Against the yen , the dollar rose to a nearly one-month high of 134.045, a reflection of the stark contrast between the Fed’s aggressive monetary policy tightening cycle and the Bank of Japan’s ultra-loose policy. The International Monetary Fund said in its global financial stability report released on Tuesday that the Bank of Japan could help prevent abrupt policy changes later by allowing more flexibility in its yield curve control policy. Elsewhere, the Aussie rose 0.32% to $0.6675, while the kiwi gained 0.19% to $0.6204. In cryptocurrencies, bitcoin slipped marginally to $30,001, holding above the key $30,000 level after breaching it for the first time in 10 months on Tuesday. Ether, the second largest cryptocurrency, stood at $1,867.90.

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Global Markets

Reuters: Asian equities drifted lower on Wednesday ahead of a crucial U.S. inflation report that will likely influence how soon the Federal Reserve will end its aggressive rate hikes, with markets betting on at least one more at next month’s policy meeting. MSCI’s broadest index of Asia-Pacific shares outside Japan was 0.17% lower in choppy trading, set to snap its three day winning streak. The subdued mood looked set to continue in Europe, with futures indicating a broadly lower open. The Eurostoxx 50 futures was down 0.16%, German DAX futures up 0.01% and FTSE futures down 0.07%. After Friday’s jobs report showed a resilient U.S. labour market, emboldening bets of a 25 basis point hike at the Fed’s next meeting in May, investor attention is firmly on the March inflation report due later in the day.

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The consumer price index is expected to show core inflation rose 0.4% on a monthly basis and 5.6% year-over-year in March, according to a Reuters poll of economists. “The focus will shift from the decline in the headline inflation towards underlying inflation pressures and how sticky it might be which could have an impact on how long the Fed needs to leave the interest rates at higher levels,” Shane Oliver, head of investment strategy at AMP Capital in Sydney.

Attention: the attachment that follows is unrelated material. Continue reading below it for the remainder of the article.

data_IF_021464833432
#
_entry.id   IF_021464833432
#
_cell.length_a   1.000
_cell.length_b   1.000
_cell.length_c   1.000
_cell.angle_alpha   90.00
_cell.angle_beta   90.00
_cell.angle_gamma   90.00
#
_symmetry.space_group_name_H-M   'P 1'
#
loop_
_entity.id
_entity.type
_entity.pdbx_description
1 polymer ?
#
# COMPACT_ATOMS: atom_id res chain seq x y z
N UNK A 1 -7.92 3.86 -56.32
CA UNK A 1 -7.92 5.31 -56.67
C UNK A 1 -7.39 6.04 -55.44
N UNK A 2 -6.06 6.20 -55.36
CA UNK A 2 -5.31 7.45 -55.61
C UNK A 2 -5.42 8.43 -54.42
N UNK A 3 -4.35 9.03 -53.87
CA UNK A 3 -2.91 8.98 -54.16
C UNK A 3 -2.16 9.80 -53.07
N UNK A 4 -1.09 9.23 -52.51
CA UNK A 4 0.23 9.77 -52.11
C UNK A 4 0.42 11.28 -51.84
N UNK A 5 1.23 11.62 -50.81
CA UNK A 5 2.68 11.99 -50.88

Oliver said a risk to markets is that narrative changes from inflation to risk of recession and the markets aren’t particularly worried about it at present, because it has been talked about for so long and it hasn’t happened yet. Markets are now pricing in a 66% chance of the Fed raising interest rates by 25 basis points in May and then pausing for the subsequent meetings, according to the CME FedWatch tool. Philadelphia Federal Reserve Bank President Patrick Harker on Tuesday said he feels the U.S. central bank may soon be done raising interest rates, but reiterated the desire to bring inflation back to its 2% target. The Fed last month raised interest rates by a quarter of a percentage point, taking it to a range of 4.75% to 5.00%. “I’m in the camp of getting up above 5 and then sitting there for a while,” Harker said. Minutes of its March meeting are due to be released later in the day and investors will parse through it for clues on Fed’s monetary path of the central bank as well as the impact of the stress in the banking sector.

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The International Monetary Fund warned on Tuesday that lurking financial system vulnerabilities could erupt into a new crisis and slam global growth this year as it lowered its 2023 global growth forecasts. The turmoil in the banking sector following the failure of Silicon Bank and Signature Bank had spurred some expectations that the Fed may need to cut interest rates to alleviate some of the stress in the market but a sticky inflationary environment is unlikely to give the Fed much room. The cut in oil production announced by the OPEC+ group last week also fanned fears of inflation flaring up, and for investors to really lower their concerns over inflation there will have to be a clear fall in prices for services, Saxo Markets strategists said. “We don’t think we are there yet. With oil prices rising again and labour market cooling only gradually, risk remains tilted for core inflation to remain elevated for longer,” they said. China shares were mixed, with the Shanghai Composite Index up 0.4% while Hong Kong’s Hang Seng Index sank 1.2% as investors weighed rising geopolitical tensions.

China said on Wednesday that President Tsai Ing-wen was pushing Taiwan into “stormy seas” after Beijing held military exercises in response to Tsai’s recent meeting with U.S. House Speaker Kevin McCarthy in California. Tsai said the overseas trip, which included the meeting with McCarthy in the United States and stops in Guatemala and Belize, showed Taiwan’s determination to defend freedom and democracy. Elsewhere in Asia, Japan’s Nikkei was 0.6% higher, while Australia’s S&P/ASX 200 index rose 0.41%. In the currency market, the dollar index , which measures the U.S. currency against six rivals, eased 0.049%. The euro was up 0.12% at $1.0923, while sterling was last trading at $1.2435, up 0.09% on the day. The yen weakened 0.09% to 133.80 per dollar. The IMF said the Bank of Japan could help prevent abrupt policy changes later by allowing more flexibility in its bond yield curve control. U.S. crude rose 0.06% to $81.58 per barrel and Brent was at $85.65, up 0.05% on the day. Spot gold added 0.8% to $2,018.25 an ounce. U.S. gold futures gained 0.55% to $2,015.90 an ounce.

Published by the Mercury Team on 12 April 2023